In the meantime, the Yankees remained baseball’s strongest team, scoring a league-leading 894 runs, while finishing second only to the A’s with 685 runs allowed.  Waite Hoyt had another big year on the mound for New York, finishing the campaign with a record of 23-7, a 3.36 ERA, and 19 complete games.  Herb Pennock posted a mark of 17-6, threw 18 complete games, and placed among the league leaders with a 2.56 ERA.  George Pipgras evolved into a top-flight starter, tying Philadelphia’s Lefty Grove for the league lead with 24 victories, while also compiling a 3.38 ERA and tossing 22 complete games.  

Still, the Yankees’ greatest strength remained their powerful lineup.  Shortstop Mark Koenig had his finest season in pinstripes, batting .319 and scoring 89 runs.  Second baseman Tony Lazzeri batted .332 and knocked in 82 runs, despite missing 38 games due to injury.  Bob Meusel batted .297 and drove in 113 runs.  Leadoff hitter Earle Combs had another very good year, batting .310, leading the league with 21 triples, and placing among the leaders with 118 runs scored and 194 hits.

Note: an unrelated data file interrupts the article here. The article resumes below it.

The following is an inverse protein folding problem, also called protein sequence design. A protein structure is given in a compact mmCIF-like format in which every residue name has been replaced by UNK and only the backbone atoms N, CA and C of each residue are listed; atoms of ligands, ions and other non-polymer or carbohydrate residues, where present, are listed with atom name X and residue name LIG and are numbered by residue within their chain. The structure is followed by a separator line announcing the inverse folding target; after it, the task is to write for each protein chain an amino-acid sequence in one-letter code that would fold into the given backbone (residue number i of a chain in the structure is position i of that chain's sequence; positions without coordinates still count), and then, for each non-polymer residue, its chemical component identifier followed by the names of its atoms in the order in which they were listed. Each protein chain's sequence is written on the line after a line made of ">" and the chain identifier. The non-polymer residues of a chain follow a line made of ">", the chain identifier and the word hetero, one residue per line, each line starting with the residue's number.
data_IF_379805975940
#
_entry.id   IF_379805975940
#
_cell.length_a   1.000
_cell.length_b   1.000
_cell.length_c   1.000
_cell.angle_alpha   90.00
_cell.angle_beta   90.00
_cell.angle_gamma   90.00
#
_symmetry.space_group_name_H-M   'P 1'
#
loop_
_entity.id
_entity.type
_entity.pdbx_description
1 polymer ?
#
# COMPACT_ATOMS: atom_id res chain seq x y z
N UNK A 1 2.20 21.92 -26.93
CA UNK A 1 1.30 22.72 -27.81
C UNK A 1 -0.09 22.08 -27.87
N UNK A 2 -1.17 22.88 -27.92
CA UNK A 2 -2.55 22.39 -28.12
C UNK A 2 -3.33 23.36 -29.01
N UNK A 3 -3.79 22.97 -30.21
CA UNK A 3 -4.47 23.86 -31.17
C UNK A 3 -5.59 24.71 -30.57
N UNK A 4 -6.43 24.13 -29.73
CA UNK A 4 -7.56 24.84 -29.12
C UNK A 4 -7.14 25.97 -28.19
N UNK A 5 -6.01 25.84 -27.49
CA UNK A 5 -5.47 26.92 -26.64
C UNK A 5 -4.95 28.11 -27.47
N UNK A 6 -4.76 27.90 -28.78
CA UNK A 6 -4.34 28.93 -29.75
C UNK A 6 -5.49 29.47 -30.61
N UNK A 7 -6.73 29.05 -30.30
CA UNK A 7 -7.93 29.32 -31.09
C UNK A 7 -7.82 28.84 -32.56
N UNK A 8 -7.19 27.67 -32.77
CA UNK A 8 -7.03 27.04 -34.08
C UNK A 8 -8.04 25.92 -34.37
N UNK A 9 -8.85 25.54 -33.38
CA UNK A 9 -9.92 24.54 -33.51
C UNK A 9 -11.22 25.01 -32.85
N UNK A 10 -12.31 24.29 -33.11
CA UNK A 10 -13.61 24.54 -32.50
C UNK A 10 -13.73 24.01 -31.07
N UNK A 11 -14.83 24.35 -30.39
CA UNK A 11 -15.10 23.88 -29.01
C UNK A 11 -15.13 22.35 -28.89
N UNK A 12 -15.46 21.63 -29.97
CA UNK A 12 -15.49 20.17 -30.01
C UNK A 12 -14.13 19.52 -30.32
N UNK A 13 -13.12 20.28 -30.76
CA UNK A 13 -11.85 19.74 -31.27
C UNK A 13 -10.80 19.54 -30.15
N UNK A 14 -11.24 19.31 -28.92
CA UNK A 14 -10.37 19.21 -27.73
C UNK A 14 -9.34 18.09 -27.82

Babe Ruth and Lou Gehrig once again formed the backbone of the team, establishing themselves as the league’s two most dominant players.  Ruth topped the circuit with 54 home runs, 142 runs batted in, 163 runs scored, 380 total bases, 135 walks, and a .709 slugging percentage, while batting .323 and finishing second in the league with a .461 on-base percentage.  Gehrig tied his teammate for the league-lead in RBIs, while topping the circuit with 47 doubles and a .467 on-base percentage.  He also finished second in home runs (27), runs scored (139), hits (210), and slugging percentage (.648), while placing third in batting average (.374) and total bases (364).